So, also, should your prose character make a dramatic entrance. You want your lead character especially to attract reader attention and interest. But even secondary characters can stand out in a story by the way they are brought in.

Avoid sneaking your characters into the story with next to no tags, without a name, with nothing that will make them ignite reader imagination. What’s the point of such a mousy story person? If you’re trying to be realistic, then you should understand that in prose realism equates to boring. What you want instead of realistic is plausible or credible. Just remember that those qualities do not cancel flamboyant, vibrant, and colorful.

Now there are multiple ways of introducing characters:

Description works okay if it’s brief, focused on dominant impression, and vivid, but it requires breaking viewpoint if used for the protagonist.

Introduction through presentation of habitat works for certain genres such as mysteries, where the sleuth prowls around a suspect’s home or work space with a search warrant. It can supply readers with a different perspective or insight into the character.

Discussion of a character about to enter the story for the first time works occasionally in humor or if it’s dramatically important to create reader curiosity and anticipation regarding the character yet to appear. In humorous stories, often an unreliable character will say disparaging comments in an effort to force a negative opinion about the person being introduced. Then, when the new character does appear, readers can see that the information related in dialogue is false. This is very much a specialized introduction method and not one that can be used often.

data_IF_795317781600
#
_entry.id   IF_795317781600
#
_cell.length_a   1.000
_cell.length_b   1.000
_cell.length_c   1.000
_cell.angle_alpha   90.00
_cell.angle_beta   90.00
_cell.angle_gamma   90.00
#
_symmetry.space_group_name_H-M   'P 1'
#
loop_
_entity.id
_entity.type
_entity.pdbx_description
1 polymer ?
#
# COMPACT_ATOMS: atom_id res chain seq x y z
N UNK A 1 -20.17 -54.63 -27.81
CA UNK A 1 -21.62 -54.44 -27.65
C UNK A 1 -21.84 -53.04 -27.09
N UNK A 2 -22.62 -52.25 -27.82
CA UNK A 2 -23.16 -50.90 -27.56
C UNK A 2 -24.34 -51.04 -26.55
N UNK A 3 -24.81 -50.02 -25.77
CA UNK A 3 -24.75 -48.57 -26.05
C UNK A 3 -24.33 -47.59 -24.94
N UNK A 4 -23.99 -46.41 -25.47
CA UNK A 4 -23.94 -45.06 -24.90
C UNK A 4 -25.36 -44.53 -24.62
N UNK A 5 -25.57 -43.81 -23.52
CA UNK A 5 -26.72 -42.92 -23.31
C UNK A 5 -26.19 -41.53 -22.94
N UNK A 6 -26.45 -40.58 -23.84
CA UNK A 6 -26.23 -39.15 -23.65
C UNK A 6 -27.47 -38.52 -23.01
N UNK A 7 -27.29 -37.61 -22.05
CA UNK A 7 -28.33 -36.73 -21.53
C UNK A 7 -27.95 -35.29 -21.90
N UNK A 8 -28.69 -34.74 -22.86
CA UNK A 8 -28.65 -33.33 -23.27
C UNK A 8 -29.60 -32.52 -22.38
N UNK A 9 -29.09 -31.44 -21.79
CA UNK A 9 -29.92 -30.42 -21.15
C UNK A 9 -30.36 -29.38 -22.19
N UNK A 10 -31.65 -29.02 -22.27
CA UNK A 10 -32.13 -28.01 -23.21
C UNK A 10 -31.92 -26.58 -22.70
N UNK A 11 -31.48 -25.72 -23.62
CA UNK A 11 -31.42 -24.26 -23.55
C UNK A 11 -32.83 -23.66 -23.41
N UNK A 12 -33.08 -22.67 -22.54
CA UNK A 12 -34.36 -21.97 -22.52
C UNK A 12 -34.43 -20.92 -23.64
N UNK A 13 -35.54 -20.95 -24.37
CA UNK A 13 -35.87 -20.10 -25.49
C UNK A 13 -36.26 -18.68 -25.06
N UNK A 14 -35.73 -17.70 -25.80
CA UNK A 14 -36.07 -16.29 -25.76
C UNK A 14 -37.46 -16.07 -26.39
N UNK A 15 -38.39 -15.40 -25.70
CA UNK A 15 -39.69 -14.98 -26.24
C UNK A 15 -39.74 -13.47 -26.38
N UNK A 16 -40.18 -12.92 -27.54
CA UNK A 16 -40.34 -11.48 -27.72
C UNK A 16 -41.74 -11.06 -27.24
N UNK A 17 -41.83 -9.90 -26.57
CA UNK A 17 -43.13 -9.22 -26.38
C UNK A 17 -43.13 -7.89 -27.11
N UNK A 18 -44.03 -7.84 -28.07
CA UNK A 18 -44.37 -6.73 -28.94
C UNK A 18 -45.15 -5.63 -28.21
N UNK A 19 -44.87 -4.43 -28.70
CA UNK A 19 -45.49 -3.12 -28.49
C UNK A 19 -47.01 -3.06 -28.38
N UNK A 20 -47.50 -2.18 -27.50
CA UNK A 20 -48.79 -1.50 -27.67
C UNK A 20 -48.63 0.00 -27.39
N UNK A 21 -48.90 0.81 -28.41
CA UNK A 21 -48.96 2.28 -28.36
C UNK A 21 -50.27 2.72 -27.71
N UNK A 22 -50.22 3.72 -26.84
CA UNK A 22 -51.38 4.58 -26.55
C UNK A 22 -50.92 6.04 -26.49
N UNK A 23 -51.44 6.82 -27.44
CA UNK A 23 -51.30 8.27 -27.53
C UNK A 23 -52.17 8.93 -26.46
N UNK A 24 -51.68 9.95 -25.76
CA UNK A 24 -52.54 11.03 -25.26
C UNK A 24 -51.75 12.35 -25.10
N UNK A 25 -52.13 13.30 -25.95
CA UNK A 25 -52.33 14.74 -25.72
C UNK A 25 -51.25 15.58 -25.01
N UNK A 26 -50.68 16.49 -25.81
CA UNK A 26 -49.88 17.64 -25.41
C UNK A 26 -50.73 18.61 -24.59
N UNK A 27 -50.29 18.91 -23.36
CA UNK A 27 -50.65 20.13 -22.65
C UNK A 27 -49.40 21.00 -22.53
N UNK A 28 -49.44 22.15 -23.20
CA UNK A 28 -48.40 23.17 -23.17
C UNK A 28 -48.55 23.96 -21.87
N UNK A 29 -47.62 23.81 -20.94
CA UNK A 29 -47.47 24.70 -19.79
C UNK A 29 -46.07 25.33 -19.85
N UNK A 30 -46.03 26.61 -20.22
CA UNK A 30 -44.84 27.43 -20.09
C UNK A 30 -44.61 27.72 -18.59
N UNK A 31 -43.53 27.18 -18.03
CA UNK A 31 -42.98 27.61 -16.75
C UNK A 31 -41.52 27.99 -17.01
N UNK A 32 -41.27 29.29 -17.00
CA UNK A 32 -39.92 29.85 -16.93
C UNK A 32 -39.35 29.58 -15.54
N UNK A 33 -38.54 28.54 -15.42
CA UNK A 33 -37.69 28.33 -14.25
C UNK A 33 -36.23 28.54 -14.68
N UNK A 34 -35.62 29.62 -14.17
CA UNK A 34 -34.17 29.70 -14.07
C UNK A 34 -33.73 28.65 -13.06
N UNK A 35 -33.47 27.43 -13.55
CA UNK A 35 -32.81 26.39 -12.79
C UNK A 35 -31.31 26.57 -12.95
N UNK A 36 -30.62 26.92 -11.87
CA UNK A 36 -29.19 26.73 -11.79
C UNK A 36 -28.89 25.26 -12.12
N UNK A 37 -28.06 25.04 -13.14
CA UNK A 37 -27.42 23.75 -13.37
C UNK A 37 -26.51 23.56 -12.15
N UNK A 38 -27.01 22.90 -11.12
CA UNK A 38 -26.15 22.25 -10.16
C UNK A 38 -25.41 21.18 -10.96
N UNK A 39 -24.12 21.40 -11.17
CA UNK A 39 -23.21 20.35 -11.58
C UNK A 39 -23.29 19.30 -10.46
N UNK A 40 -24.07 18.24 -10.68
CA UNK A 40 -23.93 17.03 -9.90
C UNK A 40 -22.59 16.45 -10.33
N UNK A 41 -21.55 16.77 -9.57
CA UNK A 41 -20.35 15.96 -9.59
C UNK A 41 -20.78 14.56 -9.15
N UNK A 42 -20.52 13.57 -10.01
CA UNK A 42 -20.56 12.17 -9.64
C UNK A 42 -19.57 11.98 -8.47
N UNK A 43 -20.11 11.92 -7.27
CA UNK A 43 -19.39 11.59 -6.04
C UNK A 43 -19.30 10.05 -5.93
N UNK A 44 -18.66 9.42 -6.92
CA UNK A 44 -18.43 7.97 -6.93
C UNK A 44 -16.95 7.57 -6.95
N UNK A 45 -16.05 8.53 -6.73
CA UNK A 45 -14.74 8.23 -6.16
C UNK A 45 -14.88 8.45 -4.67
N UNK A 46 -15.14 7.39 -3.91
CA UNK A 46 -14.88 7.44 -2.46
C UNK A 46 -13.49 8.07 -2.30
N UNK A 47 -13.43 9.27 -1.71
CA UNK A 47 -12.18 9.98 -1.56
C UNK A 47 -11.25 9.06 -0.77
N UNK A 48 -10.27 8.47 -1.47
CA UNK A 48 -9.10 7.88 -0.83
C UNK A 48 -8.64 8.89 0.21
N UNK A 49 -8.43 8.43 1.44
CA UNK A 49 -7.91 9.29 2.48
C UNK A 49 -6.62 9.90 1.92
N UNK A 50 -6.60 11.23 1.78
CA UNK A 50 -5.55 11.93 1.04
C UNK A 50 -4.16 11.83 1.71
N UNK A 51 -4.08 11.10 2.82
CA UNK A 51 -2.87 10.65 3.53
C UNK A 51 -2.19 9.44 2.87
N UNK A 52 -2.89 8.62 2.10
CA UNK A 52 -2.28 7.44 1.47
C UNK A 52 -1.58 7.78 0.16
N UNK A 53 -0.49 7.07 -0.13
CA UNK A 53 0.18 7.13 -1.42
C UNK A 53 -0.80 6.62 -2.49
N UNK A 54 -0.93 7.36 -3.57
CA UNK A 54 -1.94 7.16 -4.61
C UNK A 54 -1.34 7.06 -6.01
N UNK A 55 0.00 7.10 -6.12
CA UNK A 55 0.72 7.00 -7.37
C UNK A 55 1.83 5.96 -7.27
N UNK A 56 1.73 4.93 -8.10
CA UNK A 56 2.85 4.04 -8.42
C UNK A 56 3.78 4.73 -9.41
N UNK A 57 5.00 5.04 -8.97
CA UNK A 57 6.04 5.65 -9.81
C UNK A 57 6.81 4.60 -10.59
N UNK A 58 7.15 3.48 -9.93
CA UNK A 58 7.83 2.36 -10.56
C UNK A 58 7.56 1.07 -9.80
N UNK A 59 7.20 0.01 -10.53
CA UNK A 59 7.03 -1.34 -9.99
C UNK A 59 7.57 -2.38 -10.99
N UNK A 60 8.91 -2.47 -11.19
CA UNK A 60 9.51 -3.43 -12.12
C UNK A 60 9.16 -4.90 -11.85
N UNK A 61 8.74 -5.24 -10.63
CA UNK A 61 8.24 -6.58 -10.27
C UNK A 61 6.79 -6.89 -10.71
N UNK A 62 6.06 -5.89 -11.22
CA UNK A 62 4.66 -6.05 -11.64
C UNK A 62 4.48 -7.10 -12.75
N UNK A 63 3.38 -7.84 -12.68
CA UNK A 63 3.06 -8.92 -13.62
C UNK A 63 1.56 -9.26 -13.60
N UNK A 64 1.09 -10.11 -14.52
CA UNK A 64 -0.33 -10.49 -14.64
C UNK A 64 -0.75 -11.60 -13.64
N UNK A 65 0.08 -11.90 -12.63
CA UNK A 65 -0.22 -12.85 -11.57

Introduction through character action can be memorable, dramatically charged, vivid, and effective. It is where the character comes onto the page like a stage actor:  exaggerated, tags waving, strongly presented, doing some action that is characteristic of his or her personality yet also advances the story.

Such entry action is unique to the individual and creates a lasting first impression compatible with the dominant impression you want to establish in your readership’s minds.

For example:  let’s say we want to introduce a character named Randolph. We have designed him to be timid, unassertive, nervous with his boss, easily intimidated, kind, intelligent, and risk-adverse. We have decided that Randolph–while brilliant at his job–becomes hopelessly inarticulate and ineffectual when face-to-face with his manager.

Here we have a dimensional character possessing some contradictory qualities. We want to introduce him memorably. What should we focus on first? His smarts and efficiency? Or his nervous babbling in meetings?

The answer is that it depends on two factors:  Randolph’s story role and the dominant impression you want to convey.

If, for example, the dominant impression is brilliant but underappreciated, then you need to show Randolph at work in his corporate cubicle, finishing up a successful CAD design that will shine in tomorrow’s presentation and finally convince his boss that Randolph belongs on the team.

However, if the dominant impression is twitchy fool, then you would introduce Randolph in an inept, stammering conversation with his boss that has him dropping his folder of papers, scrambling on the floor to recover them, knocking over the waste can, and failing to describe his design in a convincing manner.

The only way character entry action fails to make a memorable impression is when a writer is too timid in utilizing the technique. Whatever qualities you assign a character, exaggerate them. Be bold. Be large. Don’t mute a character because you’re unsure of yourself. Err on the side of vividness.